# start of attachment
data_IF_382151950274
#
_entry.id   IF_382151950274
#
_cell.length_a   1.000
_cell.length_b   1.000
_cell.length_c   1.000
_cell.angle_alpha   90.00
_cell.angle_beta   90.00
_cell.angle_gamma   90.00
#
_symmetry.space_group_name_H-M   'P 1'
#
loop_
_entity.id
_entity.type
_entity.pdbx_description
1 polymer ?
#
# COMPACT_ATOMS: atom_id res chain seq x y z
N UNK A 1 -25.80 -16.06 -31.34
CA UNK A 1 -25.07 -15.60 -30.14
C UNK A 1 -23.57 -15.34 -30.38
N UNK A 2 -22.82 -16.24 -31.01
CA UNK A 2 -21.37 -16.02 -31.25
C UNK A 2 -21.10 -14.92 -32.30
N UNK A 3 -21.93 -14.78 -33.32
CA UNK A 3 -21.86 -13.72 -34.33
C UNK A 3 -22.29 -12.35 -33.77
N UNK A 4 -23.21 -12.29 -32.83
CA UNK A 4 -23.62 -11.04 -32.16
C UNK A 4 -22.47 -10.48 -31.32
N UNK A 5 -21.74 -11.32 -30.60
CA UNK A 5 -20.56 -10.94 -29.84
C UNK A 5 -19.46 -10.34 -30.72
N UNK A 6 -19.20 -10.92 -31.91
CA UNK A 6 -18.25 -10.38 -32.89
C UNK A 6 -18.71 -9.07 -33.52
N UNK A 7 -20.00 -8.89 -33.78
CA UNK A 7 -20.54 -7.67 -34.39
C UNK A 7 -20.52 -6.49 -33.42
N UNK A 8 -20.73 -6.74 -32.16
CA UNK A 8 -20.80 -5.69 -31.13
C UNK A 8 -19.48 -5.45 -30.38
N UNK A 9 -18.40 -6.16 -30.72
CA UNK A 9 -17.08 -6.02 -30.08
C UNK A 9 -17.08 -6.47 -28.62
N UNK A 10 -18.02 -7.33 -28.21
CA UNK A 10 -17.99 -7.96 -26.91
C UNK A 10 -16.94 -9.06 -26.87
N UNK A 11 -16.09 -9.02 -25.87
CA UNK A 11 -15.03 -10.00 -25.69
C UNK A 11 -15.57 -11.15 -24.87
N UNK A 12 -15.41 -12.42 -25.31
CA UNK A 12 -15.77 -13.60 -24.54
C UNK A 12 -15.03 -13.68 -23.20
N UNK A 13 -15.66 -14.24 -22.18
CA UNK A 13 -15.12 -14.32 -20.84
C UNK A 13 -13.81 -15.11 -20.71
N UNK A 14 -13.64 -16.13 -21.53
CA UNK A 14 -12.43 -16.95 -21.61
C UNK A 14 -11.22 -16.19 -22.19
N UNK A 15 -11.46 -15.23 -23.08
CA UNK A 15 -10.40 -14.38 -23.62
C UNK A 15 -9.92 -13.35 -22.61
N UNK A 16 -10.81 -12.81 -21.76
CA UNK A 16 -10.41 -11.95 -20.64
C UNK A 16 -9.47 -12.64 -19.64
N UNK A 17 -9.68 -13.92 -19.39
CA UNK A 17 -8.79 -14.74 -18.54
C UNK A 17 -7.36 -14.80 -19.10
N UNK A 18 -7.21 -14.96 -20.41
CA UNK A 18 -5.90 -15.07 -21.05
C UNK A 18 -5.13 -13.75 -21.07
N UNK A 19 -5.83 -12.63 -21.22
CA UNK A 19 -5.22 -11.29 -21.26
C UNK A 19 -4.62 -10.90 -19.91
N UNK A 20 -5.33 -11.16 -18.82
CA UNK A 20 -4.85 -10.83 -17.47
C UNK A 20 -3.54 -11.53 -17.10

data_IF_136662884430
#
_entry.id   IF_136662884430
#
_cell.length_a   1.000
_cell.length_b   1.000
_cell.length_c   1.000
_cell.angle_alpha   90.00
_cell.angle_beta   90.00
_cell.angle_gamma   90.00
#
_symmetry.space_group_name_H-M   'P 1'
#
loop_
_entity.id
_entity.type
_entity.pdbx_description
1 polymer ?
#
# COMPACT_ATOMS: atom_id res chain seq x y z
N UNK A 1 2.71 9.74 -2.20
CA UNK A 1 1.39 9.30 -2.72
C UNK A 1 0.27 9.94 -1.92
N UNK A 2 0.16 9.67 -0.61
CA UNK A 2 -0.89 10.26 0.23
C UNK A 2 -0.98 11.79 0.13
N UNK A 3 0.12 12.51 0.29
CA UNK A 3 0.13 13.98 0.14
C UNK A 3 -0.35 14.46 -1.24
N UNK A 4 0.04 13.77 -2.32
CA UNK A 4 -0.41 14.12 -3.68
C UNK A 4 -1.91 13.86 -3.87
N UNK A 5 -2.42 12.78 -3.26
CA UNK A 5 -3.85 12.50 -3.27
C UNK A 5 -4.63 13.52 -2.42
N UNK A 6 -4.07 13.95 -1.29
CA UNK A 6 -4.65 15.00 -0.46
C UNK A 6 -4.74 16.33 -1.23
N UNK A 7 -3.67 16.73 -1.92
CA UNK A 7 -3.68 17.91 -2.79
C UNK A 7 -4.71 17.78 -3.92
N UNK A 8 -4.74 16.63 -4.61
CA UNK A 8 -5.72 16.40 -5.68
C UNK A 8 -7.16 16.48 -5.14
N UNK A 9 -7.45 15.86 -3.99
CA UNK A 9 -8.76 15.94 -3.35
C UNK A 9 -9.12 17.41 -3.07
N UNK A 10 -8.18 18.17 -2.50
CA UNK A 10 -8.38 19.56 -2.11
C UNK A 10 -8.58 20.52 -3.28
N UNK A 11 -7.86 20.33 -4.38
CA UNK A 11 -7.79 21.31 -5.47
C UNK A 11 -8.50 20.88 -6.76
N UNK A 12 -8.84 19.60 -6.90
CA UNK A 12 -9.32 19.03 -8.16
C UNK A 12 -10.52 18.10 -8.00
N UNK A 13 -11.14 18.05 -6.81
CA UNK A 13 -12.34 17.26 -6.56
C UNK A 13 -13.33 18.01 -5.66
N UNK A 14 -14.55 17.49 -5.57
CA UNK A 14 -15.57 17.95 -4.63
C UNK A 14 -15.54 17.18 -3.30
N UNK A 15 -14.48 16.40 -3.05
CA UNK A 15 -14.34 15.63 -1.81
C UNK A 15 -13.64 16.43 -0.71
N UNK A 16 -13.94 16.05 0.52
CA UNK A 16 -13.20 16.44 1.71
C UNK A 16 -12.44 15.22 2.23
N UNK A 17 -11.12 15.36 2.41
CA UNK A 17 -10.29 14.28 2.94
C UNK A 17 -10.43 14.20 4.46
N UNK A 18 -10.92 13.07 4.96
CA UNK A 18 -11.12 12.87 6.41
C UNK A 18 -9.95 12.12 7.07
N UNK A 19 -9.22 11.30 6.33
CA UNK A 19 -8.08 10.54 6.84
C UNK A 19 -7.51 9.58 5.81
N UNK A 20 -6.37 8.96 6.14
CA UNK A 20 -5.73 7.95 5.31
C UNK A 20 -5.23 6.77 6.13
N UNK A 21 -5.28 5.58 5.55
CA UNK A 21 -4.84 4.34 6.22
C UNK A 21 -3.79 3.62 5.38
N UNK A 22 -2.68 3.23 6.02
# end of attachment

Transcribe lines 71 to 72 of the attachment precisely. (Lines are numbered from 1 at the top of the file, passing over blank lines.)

C UNK A 17 -7.36 -14.80 -19.10
N UNK A 18 -7.21 -14.96 -20.41